Tokyo Olympic organizers say there is no 'Plan B' for 2020 Games amid coronavirus outbreak

The coronavirus outbreak has brought up some questions as to whether the 2020 Olympics will still be held as planned. Toyko Olympic organizers reiterated Friday at a press conference that there is no "Plan B" for the Games, which are set to get underway on July 26, according to The Associated Press.

"Certainly the advice we've received externally from the WHO (World Health Organization) is that there's no case for any contingency plans or cancelling the games or moving the games," IOC inspection team head John Coates said during a news conference on Friday. "...We continue also to monitor, particularly the Chinese that will be coming here. You'll find that the Chinese teams are mostly out of China. That's the athletes and officials."

Tokyo organizing committee President Yoshiro Mori added that he didn't anticipate any "organizational changes" in reference to how the 2020 Games will be run.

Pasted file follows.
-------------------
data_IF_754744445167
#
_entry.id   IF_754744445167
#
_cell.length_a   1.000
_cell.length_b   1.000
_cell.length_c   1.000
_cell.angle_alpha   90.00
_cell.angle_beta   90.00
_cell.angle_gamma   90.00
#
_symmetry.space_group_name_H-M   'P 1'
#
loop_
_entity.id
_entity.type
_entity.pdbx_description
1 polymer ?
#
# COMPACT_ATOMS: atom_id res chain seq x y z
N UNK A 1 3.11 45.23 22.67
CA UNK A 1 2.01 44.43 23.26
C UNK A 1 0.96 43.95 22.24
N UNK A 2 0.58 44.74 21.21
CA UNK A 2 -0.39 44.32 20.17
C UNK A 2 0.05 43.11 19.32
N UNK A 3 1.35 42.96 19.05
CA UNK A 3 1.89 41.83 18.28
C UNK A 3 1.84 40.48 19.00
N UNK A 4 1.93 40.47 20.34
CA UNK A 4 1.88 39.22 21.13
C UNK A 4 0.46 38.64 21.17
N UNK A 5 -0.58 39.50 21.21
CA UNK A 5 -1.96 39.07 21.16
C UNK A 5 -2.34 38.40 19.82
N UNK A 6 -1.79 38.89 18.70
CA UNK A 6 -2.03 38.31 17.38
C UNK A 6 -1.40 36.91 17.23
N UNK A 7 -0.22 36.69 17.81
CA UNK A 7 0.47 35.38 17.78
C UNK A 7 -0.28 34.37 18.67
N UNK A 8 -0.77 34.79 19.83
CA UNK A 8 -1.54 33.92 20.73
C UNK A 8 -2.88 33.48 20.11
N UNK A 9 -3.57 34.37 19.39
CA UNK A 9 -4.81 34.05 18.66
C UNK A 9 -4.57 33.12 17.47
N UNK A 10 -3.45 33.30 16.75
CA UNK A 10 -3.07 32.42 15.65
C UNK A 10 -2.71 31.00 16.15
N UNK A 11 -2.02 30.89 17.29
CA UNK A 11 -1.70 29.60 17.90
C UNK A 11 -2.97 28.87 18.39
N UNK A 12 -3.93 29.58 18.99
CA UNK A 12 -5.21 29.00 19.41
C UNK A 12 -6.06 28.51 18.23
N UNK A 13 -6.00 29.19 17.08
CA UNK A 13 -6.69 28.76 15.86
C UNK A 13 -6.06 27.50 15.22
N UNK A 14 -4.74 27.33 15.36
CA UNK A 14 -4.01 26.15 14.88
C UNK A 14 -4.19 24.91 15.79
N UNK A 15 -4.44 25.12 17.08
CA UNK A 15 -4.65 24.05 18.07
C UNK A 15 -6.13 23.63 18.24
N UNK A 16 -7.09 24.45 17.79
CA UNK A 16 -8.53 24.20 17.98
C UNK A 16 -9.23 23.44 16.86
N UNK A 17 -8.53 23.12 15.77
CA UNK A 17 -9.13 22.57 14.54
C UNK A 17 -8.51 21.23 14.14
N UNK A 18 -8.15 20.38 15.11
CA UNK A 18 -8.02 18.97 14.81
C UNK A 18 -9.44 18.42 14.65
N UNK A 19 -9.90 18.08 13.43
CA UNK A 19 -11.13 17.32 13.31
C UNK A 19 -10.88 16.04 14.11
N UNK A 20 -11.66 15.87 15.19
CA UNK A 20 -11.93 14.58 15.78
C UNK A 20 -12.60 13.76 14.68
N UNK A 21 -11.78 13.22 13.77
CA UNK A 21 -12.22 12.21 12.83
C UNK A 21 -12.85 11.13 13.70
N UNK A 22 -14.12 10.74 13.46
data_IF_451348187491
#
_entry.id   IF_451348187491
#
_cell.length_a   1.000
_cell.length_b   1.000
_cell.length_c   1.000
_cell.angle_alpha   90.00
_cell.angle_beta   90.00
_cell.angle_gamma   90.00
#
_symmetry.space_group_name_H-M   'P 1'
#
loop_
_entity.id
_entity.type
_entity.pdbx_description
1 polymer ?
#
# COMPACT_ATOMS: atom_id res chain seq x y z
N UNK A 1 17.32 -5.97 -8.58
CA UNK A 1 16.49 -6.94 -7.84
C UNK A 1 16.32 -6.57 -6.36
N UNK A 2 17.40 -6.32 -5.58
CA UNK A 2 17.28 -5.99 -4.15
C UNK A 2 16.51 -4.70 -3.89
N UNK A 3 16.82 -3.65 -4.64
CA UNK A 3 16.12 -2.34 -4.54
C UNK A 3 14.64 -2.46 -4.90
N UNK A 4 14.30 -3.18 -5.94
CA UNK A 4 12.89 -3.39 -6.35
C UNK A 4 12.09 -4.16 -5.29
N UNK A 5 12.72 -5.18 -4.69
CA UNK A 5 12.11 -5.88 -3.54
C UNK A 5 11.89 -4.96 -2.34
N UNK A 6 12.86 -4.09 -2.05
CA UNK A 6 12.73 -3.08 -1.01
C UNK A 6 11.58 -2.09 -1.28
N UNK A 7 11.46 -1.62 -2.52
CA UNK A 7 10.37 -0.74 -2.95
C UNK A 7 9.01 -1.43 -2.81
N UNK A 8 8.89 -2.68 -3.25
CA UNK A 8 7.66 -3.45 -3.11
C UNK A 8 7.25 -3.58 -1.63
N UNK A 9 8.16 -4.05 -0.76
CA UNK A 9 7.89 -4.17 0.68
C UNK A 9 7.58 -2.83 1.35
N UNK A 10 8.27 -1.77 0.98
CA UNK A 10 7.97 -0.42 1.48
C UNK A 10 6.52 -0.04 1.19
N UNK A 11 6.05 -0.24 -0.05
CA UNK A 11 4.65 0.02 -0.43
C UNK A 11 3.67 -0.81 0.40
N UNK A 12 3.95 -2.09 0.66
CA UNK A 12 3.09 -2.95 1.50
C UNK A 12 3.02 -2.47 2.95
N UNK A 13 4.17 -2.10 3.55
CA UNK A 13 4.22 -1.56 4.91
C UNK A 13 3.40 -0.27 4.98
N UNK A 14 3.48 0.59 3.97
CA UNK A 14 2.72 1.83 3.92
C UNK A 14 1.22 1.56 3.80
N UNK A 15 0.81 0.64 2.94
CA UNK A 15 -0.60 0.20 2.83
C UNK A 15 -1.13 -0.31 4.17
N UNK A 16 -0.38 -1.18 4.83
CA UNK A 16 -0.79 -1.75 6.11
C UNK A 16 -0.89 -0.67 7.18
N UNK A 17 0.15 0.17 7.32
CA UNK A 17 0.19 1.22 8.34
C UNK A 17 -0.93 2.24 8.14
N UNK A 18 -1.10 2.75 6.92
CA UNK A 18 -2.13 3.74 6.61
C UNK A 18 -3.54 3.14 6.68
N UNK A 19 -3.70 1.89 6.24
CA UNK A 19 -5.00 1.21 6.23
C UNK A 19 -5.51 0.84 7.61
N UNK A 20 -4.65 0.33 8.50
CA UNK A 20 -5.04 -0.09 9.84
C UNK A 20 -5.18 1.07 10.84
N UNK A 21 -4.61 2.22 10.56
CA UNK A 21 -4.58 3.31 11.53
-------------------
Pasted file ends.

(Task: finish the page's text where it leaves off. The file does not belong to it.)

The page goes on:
"No, at this stage, no. We are not thinking of any such possibility," Mori said.

The coronavirus has caused at least 1,357 deaths globally and infected over 60,000 people, CBS News reports.

Several qualifying events have been postponed as a result of the coronavirus. 

Last month, the World Athletics governing body announced that the World Athletics Indoor Championships were being moved to 2021. The Indoor Championships were originally scheduled to take place in Nanjing in mid-March.

In addition, the first FIS Alpine Ski World Cup races were canceled due to the coronavirus. The races were originally scheduled for Feb. 15 and 16. The men's downhill and super-G races were scheduled to take place during the two-day period.

Coronaviruses are a large group of viruses that can cause illnesses as minor as a cold, or as serious as Middle East Respiratory Syndrome (MERS) and Severe Acute Respiratory Syndrome (SARS), according to the World Health Organization. According to the U.S. Centers for Disease Control and Prevention, the virus can cause symptoms including fever, cough and shortness of breath. But while some patients only show mild symptoms and recover, others have developed life-threatening complications, such as pneumonia, according to CBS News.

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